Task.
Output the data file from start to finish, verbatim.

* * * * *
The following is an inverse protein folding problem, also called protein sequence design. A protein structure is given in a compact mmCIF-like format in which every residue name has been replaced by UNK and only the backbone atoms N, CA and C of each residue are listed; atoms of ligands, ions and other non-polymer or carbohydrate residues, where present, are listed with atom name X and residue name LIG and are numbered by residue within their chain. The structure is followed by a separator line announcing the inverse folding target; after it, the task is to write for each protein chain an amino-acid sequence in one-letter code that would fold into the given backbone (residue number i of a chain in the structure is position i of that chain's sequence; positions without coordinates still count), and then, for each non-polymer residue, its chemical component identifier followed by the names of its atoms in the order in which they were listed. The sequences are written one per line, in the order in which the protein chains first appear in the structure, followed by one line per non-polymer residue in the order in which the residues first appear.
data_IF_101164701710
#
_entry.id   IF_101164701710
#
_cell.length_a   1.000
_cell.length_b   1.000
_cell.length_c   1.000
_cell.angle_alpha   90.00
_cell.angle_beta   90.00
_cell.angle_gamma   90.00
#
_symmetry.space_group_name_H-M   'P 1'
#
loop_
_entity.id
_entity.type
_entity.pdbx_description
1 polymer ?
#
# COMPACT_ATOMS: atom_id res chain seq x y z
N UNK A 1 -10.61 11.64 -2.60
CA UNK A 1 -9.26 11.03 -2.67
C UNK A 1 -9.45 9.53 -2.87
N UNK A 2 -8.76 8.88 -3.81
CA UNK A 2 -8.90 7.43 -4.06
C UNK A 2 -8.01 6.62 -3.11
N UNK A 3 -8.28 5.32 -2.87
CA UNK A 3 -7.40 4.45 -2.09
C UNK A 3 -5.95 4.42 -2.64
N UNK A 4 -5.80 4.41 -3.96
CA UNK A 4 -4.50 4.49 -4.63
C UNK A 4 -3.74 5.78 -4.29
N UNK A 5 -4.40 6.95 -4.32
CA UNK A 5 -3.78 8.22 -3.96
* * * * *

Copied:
The following is an inverse protein folding problem, also called protein sequence design. A protein structure is given in a compact mmCIF-like format in which every residue name has been replaced by UNK and only the backbone atoms N, CA and C of each residue are listed; atoms of ligands, ions and other non-polymer or carbohydrate residues, where present, are listed with atom name X and residue name LIG and are numbered by residue within their chain. The structure is followed by a separator line announcing the inverse folding target; after it, the task is to write for each protein chain an amino-acid sequence in one-letter code that would fold into the given backbone (residue number i of a chain in the structure is position i of that chain's sequence; positions without coordinates still count), and then, for each non-polymer residue, its chemical component identifier followed by the names of its atoms in the order in which they were listed. The sequences are written one per line, in the order in which the protein chains first appear in the structure, followed by one line per non-polymer residue in the order in which the residues first appear.
data_IF_101164701710
#
_entry.id   IF_101164701710
#
_cell.length_a   1.000
_cell.length_b   1.000
_cell.length_c   1.000
_cell.angle_alpha   90.00
_cell.angle_beta   90.00
_cell.angle_gamma   90.00
#
_symmetry.space_group_name_H-M   'P 1'
#
loop_
_entity.id
_entity.type
_entity.pdbx_description
1 polymer ?
#
# COMPACT_ATOMS: atom_id res chain seq x y z
N UNK A 1 -10.61 11.64 -2.60
CA UNK A 1 -9.26 11.03 -2.67
C UNK A 1 -9.45 9.53 -2.87
N UNK A 2 -8.76 8.88 -3.81
CA UNK A 2 -8.90 7.43 -4.06
C UNK A 2 -8.01 6.62 -3.11
N UNK A 3 -8.28 5.32 -2.87
CA UNK A 3 -7.40 4.45 -2.09
C UNK A 3 -5.95 4.42 -2.64
N UNK A 4 -5.80 4.41 -3.96
CA UNK A 4 -4.50 4.49 -4.63
C UNK A 4 -3.74 5.78 -4.29
N UNK A 5 -4.40 6.95 -4.32
CA UNK A 5 -3.78 8.22 -3.96